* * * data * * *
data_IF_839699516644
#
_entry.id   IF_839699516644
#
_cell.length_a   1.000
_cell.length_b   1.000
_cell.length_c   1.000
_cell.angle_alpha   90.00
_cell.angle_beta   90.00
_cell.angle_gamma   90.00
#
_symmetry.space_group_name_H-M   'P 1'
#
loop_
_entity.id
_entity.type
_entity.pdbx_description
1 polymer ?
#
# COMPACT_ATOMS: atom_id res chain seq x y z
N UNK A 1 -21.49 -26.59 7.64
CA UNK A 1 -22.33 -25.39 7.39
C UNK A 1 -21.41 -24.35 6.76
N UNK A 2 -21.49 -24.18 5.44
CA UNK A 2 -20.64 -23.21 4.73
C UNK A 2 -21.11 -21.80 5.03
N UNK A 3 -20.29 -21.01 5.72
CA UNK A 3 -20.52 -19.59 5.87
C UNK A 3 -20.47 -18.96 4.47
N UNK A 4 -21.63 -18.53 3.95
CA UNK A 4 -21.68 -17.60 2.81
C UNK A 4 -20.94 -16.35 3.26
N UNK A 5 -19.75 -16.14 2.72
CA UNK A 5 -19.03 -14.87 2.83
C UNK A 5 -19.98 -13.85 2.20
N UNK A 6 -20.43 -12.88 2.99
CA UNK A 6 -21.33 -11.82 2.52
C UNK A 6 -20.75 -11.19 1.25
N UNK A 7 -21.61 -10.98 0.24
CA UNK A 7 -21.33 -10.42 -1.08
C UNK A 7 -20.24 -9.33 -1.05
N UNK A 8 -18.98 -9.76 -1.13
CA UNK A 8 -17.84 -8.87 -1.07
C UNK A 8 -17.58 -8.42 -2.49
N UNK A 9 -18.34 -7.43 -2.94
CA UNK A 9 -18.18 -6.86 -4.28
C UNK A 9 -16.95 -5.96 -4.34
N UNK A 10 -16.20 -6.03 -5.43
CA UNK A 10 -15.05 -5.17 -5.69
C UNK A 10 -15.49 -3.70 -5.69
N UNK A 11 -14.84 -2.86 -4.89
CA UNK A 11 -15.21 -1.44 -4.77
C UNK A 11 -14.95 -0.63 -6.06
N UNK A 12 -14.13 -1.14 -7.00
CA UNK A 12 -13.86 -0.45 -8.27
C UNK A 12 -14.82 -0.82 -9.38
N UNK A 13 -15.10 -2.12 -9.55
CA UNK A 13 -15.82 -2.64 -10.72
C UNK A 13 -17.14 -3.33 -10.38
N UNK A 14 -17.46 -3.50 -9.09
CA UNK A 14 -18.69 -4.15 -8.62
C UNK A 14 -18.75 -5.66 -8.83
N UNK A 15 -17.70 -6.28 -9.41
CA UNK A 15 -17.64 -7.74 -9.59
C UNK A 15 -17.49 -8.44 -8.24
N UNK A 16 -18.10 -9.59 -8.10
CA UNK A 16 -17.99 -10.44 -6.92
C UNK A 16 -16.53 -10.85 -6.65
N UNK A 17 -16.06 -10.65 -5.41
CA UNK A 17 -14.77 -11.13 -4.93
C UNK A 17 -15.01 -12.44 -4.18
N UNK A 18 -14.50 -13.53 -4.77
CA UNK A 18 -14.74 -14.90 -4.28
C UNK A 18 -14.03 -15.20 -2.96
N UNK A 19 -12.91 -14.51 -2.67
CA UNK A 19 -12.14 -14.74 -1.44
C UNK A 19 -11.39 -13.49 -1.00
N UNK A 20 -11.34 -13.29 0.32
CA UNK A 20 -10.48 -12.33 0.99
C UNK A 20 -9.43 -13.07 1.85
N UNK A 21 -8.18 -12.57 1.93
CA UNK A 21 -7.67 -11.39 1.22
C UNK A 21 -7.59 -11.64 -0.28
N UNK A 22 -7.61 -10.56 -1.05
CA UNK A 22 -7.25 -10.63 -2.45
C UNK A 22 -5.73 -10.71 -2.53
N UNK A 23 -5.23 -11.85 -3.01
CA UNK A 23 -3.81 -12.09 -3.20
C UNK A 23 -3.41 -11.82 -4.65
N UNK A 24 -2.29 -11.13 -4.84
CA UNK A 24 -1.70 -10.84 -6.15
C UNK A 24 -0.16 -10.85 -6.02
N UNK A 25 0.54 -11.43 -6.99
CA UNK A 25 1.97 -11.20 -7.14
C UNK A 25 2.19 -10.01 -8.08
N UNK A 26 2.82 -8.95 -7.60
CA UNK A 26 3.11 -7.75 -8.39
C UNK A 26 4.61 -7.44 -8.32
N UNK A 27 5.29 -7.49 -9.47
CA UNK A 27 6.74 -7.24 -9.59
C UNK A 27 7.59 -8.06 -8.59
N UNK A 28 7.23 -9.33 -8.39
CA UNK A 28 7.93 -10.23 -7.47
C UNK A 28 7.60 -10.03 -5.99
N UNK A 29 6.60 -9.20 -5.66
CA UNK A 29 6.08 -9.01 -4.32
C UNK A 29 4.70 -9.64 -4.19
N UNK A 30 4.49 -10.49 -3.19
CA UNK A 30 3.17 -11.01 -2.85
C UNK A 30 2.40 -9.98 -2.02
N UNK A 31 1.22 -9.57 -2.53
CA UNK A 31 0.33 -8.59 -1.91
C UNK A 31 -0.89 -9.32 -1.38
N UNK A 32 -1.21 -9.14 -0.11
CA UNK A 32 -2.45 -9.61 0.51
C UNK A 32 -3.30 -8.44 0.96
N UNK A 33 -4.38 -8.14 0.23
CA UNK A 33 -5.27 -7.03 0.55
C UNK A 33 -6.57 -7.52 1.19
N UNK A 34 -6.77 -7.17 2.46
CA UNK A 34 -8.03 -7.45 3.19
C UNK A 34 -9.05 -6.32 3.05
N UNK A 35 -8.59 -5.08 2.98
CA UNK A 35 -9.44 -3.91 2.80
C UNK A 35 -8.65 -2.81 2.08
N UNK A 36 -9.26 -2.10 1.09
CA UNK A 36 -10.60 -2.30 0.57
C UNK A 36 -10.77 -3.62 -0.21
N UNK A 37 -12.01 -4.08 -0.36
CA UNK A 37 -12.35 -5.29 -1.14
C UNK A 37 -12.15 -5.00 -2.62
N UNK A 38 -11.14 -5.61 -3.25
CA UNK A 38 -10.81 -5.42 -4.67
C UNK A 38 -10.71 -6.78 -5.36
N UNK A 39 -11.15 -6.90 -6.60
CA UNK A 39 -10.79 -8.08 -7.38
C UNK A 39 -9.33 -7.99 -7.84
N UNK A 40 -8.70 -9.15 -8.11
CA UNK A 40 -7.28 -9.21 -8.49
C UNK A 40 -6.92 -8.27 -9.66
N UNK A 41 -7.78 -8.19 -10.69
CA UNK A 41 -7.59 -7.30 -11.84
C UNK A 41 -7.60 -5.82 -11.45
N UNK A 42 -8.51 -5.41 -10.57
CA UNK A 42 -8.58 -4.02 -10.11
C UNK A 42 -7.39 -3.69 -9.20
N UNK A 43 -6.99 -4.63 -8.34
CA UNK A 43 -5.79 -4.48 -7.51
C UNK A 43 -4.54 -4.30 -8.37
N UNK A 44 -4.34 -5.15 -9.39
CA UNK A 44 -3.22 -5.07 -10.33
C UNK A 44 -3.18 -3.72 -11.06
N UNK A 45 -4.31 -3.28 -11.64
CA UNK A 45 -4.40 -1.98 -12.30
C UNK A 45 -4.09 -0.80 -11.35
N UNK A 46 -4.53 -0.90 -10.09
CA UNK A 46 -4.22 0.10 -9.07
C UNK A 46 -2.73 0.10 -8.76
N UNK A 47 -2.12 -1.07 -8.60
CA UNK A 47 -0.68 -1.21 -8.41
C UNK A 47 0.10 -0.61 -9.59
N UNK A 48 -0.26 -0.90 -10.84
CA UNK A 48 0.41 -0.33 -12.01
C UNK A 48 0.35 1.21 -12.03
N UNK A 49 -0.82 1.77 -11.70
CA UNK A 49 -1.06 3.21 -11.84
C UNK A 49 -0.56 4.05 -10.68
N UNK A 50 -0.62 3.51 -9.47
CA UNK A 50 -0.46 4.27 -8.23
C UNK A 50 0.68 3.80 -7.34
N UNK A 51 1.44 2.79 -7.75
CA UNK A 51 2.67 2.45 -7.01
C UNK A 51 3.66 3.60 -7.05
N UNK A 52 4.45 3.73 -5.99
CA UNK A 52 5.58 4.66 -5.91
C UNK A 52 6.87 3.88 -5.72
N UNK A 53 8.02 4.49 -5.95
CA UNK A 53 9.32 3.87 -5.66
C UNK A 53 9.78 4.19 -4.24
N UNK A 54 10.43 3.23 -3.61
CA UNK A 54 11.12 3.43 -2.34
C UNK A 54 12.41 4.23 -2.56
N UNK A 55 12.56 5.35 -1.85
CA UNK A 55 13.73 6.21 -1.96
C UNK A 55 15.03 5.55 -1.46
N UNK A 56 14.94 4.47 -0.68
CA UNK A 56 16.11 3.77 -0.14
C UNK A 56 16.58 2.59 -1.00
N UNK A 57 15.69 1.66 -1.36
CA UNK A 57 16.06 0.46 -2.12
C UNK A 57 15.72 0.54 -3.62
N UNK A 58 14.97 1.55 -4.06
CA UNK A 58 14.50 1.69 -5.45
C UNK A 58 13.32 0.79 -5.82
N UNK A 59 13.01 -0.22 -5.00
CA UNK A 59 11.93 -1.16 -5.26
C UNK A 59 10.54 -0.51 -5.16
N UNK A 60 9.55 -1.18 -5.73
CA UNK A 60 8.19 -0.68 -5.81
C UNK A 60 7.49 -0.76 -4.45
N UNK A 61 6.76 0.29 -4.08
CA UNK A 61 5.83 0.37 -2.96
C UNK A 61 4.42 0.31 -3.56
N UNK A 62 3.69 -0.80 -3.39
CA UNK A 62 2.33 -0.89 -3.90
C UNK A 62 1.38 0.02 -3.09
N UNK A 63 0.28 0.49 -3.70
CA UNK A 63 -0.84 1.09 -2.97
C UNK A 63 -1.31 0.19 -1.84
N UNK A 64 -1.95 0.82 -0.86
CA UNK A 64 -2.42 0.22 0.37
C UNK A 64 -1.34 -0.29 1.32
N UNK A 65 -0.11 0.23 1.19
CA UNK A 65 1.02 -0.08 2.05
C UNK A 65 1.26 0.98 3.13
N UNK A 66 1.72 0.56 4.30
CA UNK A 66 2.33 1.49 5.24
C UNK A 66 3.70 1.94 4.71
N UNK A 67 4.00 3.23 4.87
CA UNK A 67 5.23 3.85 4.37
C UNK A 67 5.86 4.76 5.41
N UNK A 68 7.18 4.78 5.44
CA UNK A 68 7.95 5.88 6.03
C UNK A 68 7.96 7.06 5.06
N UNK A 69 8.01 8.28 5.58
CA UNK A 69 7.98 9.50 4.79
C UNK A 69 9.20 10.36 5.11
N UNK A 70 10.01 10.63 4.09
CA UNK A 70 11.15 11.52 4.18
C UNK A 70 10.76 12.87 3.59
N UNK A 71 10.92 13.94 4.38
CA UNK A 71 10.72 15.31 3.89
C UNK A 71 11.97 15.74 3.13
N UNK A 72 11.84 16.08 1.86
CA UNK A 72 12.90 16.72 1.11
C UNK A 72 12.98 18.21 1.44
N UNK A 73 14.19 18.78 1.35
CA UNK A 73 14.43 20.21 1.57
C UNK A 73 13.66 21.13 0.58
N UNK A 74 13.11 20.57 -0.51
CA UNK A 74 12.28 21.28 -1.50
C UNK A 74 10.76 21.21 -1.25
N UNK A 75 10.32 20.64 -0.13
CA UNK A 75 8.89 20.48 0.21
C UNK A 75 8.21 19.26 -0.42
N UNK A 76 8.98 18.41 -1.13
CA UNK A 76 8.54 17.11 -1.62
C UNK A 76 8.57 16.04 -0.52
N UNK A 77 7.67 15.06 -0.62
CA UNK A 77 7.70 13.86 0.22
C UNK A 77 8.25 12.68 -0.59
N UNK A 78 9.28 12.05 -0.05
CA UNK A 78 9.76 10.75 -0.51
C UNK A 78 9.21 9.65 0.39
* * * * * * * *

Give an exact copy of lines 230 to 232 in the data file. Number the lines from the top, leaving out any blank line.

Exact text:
C UNK A 70 10.76 12.87 3.59
N UNK A 71 10.92 13.94 4.38
CA UNK A 71 10.72 15.31 3.89